Assisted living facilities (ALFs) are a residential model of care that has received considerable attention as a potentially less expensive and more appealing alternative to nursing homes. The Assisted Living Quality Coalition has defined assisted living as a congregate residential setting that provides or coordinates personal services, 24-hour supervision and assistance (scheduled and unscheduled), activities, and health-related services and is designed to minimize the need to move; to accommodate individual residents' changing needs and preferences; to maximize residents' dignity, autonomy, privacy, independence, and safety; and to encourage family and community involvement.1 While the number of ALFs across the country has rapidly expanded over the last decade, they have remained largely cost prohibitive for older people with limited incomes. Many states have secured waivers allowing Medicaid to cover ALF costs; however, assisted living remains primarily private pay. In 2002, Medicaid helped pay for approximately 11 percent of the total number of assisted living residents in 41 states.2

A less well-publicized residential care model providing lower-income seniors with access to health-related and supportive services is emerging in publicly subsidized housing communities. This service delivery model, referred to in this report as “affordable housing plus services” (AHPS), is intended to integrate independent, unlicensed, and primarily subsidized multi-unit housing environments for older adults with services and supports. The goal is to enable older residents who are frail and/or disabled to remain in their housing community even as their health declines and disability increases.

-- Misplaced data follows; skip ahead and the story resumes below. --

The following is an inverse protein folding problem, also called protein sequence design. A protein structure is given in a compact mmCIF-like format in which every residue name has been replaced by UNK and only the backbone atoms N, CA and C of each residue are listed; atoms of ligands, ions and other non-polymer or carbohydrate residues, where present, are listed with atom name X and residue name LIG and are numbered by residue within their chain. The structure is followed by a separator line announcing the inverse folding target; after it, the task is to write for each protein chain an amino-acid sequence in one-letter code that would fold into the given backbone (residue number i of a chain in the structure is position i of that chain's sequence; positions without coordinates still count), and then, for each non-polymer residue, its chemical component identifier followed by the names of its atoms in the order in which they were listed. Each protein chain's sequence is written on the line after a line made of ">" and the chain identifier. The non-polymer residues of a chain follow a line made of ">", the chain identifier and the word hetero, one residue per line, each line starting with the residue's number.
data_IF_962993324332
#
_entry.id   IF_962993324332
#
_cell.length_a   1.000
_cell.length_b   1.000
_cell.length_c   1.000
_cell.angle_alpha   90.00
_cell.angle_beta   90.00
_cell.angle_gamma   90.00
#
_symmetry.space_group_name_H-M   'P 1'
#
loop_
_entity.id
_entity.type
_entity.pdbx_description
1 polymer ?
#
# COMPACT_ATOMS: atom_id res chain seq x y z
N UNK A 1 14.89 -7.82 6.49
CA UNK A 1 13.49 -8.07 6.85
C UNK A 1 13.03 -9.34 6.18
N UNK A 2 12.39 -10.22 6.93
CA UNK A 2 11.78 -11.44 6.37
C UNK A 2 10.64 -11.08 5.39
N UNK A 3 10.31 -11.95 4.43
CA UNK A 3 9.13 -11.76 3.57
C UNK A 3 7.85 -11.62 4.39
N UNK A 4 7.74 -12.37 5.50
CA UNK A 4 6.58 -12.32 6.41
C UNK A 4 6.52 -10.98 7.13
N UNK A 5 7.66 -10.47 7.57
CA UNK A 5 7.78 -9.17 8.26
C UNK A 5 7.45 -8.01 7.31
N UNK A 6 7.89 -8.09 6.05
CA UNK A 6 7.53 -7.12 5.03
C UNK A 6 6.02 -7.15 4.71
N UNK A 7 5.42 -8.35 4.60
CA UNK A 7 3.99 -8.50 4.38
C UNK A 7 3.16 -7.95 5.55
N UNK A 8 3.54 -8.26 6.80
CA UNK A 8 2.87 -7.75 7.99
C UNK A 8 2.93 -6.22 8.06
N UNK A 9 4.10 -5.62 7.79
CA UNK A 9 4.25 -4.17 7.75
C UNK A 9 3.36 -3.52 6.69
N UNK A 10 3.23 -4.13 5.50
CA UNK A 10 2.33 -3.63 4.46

The U.S. Departments of Health and Human Services (HHS) and Housing and Urban Development (HUD) and the A.M. McGregor Home in Cleveland, OH, funded the Institute for the Future of Aging Services (IFAS), the policy and applied research arm of the American Association of Homes and Services for the Aging (AAHSA), to examine the potential of AHPS strategies to meet some of the long-term care needs of low and modest-income seniors. IFAS defines AHPS as having three elements:

  • Independent, unlicensed, primarily subsidized, multi-unit housing where large numbers of low and modest-income older adults live in close proximity.
  • Health-related and supportive services, funded separately from the housing, and available to at least some older residents (e.g., personal care, housekeeping, meals, transportation, health and wellness services, etc.).
  • A purposeful linkage mechanism connecting residents to needed health-related and supportive services so that they are able to “age in place” in the face of declining health and increasing disability.